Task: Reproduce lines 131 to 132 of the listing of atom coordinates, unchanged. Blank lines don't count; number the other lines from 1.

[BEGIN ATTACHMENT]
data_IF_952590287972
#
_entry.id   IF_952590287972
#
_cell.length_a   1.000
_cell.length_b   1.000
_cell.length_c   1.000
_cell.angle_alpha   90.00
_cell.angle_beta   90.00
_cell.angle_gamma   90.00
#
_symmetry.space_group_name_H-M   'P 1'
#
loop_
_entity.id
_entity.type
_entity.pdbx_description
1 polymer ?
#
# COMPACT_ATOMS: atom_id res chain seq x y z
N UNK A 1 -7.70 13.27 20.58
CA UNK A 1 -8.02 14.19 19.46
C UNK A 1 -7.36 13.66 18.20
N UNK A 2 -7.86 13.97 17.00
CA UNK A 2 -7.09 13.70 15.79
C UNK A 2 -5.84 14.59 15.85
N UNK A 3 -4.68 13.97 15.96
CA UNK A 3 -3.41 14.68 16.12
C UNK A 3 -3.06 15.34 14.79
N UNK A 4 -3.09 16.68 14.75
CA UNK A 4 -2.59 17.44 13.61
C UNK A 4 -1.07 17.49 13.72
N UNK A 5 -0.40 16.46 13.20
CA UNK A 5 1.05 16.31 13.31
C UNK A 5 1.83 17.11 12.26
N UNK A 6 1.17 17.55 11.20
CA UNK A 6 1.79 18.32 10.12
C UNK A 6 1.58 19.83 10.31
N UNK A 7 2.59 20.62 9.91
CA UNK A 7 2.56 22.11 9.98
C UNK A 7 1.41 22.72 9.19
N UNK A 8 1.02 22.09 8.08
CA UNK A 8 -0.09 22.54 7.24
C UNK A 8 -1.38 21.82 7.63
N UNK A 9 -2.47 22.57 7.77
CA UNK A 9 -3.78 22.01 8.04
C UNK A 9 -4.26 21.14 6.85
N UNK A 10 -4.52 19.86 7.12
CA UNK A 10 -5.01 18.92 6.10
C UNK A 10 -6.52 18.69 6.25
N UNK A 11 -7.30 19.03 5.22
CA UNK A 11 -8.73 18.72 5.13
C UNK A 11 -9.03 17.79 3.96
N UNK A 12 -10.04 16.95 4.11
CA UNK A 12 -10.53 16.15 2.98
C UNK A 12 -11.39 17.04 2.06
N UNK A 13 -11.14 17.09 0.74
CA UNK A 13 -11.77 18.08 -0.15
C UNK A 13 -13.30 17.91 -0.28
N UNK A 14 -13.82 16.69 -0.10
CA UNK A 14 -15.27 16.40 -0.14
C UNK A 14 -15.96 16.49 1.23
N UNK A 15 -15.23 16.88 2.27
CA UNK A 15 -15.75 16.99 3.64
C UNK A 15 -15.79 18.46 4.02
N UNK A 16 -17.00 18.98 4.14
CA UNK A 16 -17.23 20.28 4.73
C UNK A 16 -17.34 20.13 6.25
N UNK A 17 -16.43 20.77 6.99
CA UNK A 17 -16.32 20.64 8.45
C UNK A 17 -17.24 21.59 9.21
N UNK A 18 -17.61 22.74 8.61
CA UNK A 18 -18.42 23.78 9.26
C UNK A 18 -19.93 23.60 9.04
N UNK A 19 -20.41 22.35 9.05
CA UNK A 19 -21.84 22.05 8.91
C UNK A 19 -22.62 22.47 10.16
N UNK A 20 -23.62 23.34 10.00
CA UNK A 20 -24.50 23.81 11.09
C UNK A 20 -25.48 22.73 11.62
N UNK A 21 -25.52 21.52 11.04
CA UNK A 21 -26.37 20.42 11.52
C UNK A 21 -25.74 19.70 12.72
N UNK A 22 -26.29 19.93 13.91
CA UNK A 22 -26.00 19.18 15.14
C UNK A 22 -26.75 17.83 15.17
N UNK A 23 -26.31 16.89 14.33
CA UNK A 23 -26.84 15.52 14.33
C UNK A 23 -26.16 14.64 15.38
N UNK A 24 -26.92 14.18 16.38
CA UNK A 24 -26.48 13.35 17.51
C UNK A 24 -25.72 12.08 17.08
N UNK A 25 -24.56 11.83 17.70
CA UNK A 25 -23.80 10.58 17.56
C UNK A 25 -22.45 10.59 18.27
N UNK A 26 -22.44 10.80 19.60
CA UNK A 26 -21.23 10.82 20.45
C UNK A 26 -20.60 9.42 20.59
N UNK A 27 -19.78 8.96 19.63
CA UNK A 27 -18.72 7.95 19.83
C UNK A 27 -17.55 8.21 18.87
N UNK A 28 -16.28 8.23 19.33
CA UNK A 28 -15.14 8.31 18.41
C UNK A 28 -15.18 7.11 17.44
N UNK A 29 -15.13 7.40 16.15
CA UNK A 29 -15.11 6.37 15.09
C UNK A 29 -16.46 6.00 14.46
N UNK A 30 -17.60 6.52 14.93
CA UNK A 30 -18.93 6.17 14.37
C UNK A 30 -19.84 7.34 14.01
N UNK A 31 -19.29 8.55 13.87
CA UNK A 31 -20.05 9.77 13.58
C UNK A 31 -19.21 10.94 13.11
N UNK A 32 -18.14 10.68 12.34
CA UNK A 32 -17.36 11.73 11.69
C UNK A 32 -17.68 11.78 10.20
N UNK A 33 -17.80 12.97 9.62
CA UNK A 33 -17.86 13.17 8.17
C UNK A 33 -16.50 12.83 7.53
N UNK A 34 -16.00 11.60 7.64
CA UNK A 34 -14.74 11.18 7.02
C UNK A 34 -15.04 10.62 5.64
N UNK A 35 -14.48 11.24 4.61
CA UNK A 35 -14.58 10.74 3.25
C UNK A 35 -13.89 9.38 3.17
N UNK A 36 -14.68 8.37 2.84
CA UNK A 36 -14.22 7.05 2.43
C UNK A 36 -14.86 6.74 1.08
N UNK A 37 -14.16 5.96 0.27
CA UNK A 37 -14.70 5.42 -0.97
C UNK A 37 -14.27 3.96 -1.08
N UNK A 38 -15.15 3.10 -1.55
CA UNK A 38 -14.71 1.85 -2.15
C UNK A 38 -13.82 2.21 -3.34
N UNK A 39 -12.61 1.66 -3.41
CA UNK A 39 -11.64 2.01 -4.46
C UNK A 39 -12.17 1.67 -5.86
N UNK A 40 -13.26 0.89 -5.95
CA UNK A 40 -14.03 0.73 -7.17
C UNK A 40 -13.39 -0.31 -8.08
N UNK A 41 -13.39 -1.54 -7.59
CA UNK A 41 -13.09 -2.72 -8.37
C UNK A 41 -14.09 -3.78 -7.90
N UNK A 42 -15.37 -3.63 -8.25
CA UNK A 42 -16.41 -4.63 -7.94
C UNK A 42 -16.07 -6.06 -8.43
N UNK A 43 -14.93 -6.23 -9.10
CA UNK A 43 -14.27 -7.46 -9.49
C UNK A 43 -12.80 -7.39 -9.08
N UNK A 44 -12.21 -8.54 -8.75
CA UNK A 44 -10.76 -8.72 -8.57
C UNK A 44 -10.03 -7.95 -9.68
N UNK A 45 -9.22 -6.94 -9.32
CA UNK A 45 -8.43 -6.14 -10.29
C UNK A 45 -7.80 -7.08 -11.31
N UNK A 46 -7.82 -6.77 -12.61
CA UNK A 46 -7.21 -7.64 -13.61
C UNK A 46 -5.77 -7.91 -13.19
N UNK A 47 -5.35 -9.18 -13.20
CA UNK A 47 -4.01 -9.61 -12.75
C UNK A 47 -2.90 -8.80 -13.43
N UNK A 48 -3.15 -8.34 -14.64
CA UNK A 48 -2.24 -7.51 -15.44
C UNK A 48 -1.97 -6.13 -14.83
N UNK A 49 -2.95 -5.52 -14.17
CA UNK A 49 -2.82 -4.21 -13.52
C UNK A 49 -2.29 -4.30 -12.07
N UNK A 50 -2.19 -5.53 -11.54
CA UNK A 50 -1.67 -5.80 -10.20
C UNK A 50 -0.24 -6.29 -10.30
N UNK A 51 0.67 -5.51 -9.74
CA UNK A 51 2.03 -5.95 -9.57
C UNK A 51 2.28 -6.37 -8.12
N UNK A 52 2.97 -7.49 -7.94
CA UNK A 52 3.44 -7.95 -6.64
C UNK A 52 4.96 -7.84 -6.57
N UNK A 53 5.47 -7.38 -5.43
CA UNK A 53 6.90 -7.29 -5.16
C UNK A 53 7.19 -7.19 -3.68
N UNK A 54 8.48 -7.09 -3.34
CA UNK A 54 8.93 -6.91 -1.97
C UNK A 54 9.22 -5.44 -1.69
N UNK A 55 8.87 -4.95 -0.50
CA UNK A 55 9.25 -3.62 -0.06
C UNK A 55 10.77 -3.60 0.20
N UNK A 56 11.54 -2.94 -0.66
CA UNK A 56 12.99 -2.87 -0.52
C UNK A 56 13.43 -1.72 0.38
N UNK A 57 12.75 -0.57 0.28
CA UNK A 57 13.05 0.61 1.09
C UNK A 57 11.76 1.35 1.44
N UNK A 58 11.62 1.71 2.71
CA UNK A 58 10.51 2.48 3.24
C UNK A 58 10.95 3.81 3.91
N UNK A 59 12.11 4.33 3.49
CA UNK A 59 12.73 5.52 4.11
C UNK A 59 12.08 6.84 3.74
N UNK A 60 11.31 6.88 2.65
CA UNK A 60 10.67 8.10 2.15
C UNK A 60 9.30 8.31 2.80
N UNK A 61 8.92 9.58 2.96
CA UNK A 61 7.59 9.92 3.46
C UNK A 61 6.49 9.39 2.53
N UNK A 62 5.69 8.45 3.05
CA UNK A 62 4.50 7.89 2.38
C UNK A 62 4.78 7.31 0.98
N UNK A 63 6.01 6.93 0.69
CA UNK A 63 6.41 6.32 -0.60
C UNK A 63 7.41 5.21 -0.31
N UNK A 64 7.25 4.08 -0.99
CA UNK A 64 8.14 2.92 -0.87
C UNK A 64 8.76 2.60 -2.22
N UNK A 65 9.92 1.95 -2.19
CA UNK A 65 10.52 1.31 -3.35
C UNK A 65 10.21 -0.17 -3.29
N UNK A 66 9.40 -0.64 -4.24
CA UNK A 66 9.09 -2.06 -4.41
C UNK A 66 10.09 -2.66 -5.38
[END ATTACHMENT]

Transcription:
C UNK A 37 -14.27 3.96 -1.08
N UNK A 38 -15.15 3.10 -1.55